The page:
09 January 2017
The prime minister promises a shared society to tackle mental illness
The prime minister said today the "burning injustice" of mental illness needs to be tackled.
In a speech calling for a ‘shared society’, Theresa May specifically addressed mental health challenges in the UK, announcing new policy plans.
Speaking at the Charity Commission, the PM said solidarity and stronger communities would be at the core of the 'shared society'.
The prime minister said: “For too long mental illness has been something of a hidden injustice in our country, shrouded in a completely unacceptable stigma and dangerously disregarded as a secondary issue to physical health.” Yet left unaddressed, it destroys lives, separates people from each other and deepens the divisions within our society. Changing this goes right to the heart of our humanity; to the heart of the kind of country we are, the attitudes we hold and the values we share.”
In a distinct break from the previous language of the Big Society promoted by her predecessor David Cameron, May’s talk of a shared society sought to recognise the role of government action, private enterprise, as well as everything that sits in between market and state, from families and neighbourhoods to churches and charities.
May declared that: “We have a once in a generation chance to ask ourselves the question, ‘what kind of country do we want to be’?”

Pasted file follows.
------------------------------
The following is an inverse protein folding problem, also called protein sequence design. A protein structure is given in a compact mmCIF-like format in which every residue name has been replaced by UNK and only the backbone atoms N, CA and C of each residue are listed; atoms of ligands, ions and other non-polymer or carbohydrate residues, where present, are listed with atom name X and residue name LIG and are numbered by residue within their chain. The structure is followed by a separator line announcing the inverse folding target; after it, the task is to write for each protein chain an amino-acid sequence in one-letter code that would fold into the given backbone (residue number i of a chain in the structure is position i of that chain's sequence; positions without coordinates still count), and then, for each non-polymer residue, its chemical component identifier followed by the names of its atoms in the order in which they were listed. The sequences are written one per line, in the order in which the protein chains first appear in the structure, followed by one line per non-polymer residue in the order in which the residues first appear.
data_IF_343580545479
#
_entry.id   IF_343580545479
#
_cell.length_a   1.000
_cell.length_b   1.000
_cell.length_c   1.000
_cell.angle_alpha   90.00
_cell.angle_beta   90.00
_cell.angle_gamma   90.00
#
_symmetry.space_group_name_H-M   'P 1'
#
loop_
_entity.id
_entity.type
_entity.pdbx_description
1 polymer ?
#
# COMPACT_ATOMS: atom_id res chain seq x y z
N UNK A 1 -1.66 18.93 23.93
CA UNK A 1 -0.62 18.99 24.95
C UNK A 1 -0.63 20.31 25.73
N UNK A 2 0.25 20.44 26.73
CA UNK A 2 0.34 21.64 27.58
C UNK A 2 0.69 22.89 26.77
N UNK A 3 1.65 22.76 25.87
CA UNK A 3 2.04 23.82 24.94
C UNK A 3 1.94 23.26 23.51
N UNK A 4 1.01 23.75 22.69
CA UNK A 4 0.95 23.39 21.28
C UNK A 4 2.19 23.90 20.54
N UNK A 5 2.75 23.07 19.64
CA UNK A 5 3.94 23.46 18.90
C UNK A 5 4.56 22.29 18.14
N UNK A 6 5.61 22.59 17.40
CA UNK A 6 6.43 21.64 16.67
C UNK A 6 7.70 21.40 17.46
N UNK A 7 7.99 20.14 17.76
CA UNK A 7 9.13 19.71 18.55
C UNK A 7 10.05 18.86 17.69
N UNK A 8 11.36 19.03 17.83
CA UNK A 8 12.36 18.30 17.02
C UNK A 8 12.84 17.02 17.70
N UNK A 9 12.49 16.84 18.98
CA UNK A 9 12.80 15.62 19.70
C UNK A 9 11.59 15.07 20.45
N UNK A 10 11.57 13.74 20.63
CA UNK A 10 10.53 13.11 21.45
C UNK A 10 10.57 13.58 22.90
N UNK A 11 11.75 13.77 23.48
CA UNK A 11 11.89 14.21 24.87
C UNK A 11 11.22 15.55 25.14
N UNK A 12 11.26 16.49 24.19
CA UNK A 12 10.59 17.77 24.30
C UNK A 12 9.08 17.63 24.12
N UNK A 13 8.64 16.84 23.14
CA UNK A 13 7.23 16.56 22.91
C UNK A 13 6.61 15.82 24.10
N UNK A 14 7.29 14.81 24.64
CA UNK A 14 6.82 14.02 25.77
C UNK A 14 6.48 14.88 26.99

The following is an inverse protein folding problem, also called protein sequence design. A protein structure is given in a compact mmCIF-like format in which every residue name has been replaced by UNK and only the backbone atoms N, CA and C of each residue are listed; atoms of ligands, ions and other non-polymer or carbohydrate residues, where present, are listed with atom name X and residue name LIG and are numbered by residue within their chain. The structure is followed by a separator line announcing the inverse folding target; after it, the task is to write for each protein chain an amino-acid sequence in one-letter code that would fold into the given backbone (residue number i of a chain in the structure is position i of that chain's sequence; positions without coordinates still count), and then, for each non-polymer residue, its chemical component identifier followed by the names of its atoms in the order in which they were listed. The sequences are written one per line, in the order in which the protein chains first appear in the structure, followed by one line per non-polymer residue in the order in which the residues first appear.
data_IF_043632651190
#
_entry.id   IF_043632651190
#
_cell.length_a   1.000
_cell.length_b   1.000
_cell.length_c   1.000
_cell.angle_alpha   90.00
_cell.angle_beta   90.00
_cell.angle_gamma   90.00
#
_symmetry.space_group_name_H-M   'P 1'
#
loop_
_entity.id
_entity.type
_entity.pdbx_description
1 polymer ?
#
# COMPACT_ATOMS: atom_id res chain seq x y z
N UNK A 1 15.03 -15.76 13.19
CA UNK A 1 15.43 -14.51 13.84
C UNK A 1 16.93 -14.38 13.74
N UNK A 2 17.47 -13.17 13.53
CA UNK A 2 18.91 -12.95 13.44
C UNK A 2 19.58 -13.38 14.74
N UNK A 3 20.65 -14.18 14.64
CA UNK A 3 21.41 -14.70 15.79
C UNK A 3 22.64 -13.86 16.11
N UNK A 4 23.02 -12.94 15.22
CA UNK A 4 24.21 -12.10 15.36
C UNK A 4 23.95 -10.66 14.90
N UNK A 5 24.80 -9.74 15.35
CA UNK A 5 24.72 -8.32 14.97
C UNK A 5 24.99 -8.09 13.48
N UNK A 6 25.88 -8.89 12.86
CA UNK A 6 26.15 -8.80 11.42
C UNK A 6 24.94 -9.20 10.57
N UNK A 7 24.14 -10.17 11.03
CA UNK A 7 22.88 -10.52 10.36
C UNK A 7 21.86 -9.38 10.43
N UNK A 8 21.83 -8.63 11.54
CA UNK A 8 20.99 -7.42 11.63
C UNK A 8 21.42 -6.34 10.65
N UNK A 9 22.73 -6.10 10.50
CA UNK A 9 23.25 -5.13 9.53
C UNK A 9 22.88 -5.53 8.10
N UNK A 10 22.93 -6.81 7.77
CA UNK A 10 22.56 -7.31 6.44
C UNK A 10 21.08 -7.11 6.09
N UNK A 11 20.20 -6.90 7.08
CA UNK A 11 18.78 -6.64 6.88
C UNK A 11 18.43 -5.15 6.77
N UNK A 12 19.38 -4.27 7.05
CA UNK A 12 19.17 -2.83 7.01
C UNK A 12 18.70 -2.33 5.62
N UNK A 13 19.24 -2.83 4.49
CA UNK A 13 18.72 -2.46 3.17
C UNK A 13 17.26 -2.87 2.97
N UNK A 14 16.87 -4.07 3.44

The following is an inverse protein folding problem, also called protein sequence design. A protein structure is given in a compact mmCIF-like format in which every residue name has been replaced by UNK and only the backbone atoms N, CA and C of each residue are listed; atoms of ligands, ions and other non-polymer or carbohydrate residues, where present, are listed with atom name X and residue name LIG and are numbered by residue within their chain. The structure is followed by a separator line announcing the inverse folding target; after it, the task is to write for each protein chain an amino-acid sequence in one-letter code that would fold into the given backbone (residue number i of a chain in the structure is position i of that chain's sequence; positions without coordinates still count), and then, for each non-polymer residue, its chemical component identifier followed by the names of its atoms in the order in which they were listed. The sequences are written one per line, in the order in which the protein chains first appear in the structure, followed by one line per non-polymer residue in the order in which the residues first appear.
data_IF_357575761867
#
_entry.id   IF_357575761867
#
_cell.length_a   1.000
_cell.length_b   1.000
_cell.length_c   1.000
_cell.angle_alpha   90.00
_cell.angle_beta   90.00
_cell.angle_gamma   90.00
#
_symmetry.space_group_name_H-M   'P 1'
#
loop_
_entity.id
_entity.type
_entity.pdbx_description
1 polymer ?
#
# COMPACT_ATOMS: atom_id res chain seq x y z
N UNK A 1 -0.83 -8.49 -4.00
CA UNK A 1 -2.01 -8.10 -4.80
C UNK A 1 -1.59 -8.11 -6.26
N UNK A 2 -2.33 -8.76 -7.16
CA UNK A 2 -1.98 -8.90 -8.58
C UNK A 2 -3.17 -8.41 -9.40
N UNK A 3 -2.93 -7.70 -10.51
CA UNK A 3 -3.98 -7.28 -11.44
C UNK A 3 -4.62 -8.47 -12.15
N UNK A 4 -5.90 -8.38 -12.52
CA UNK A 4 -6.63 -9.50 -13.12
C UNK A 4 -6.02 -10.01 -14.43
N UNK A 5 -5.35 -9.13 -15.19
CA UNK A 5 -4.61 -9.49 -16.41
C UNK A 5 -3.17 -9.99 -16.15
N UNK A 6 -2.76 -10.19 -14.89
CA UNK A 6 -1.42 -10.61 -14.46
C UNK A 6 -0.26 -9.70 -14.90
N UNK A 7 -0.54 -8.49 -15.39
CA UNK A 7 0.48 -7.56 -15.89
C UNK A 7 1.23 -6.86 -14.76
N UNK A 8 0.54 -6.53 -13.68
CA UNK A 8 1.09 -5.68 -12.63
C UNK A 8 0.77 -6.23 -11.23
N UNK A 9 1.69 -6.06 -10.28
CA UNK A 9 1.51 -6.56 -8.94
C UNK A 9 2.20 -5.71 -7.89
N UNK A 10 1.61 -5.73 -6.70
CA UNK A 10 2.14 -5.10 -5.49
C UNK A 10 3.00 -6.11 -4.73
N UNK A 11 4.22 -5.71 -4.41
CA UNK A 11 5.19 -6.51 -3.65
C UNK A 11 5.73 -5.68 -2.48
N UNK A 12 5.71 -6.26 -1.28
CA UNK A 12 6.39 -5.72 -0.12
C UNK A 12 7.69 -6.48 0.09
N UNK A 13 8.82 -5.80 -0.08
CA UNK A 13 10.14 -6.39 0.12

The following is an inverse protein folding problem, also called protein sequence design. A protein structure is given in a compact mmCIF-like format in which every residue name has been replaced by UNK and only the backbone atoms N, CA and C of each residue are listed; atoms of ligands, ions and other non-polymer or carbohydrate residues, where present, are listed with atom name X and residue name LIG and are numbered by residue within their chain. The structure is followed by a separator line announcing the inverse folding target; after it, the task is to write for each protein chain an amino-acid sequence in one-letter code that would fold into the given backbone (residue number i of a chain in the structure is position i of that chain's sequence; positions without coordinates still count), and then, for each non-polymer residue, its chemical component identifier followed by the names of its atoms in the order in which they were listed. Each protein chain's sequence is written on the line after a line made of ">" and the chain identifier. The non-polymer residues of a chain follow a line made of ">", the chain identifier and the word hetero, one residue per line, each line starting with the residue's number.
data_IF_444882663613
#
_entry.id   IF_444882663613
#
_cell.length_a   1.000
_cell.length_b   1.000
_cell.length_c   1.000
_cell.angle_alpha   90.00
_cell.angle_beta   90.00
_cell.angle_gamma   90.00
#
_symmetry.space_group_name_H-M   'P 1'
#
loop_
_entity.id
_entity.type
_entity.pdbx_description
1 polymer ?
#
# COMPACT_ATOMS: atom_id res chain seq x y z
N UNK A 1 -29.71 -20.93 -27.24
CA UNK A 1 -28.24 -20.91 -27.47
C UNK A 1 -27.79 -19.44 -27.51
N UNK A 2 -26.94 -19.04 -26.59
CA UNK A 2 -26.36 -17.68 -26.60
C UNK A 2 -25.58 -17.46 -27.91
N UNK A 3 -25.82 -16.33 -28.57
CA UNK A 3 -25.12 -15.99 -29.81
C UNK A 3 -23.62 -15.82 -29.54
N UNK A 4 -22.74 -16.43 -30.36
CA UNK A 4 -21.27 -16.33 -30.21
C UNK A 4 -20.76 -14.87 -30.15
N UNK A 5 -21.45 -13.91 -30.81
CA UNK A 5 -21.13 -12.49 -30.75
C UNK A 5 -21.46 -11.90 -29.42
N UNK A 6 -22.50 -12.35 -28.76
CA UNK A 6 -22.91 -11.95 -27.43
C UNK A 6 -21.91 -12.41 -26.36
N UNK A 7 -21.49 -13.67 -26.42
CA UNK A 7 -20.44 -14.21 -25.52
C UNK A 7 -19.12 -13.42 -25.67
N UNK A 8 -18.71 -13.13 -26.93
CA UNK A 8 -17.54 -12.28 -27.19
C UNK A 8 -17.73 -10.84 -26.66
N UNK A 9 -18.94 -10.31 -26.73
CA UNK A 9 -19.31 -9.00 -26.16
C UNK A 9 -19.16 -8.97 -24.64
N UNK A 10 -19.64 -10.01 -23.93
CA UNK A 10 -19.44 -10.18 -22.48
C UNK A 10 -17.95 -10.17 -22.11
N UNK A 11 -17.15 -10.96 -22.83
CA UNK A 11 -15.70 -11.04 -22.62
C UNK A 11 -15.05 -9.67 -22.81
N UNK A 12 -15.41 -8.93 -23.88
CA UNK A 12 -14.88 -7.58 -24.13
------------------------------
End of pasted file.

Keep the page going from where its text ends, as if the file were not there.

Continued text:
The Evangelical Alliance welcomed the prime minister’s words, but called for more than just words: “Across all the nations of the UK, the vibrant and diverse evangelical constituency is serving and leading in communities long blighted by the 'burning injustices' that Mrs May refers to. But we don't just want to pick up the pieces from failed political experiments. We want to play a central role in providing the solutions.”
The plans announced included the provision of training for every secondary school, and increasing training for employers to help them support staff. By 2021, Theresa May committed, no child will be sent away from their local area for mental health care and treatment.
Addressing the provision of mental health services the prime minister said she was committed to ensuring “charities, churches and community organisations can access funding so they can run them too”.
Responding to the speech, Rachael Newman, founding director of Think Twice, commented: “May’s speech does a great job of raising awareness of the state of mental health care in the UK and rightly encourages the need for good mental health training, but unless her words are backed up by an increase in funding and an assurance that the funding allocated will be spent on mental health care the stigma and inequality will continue.
“As the Church we need to be stepping up and ensuring we are equipped to recognise the signs of mental illness and care for individuals and the whole community.”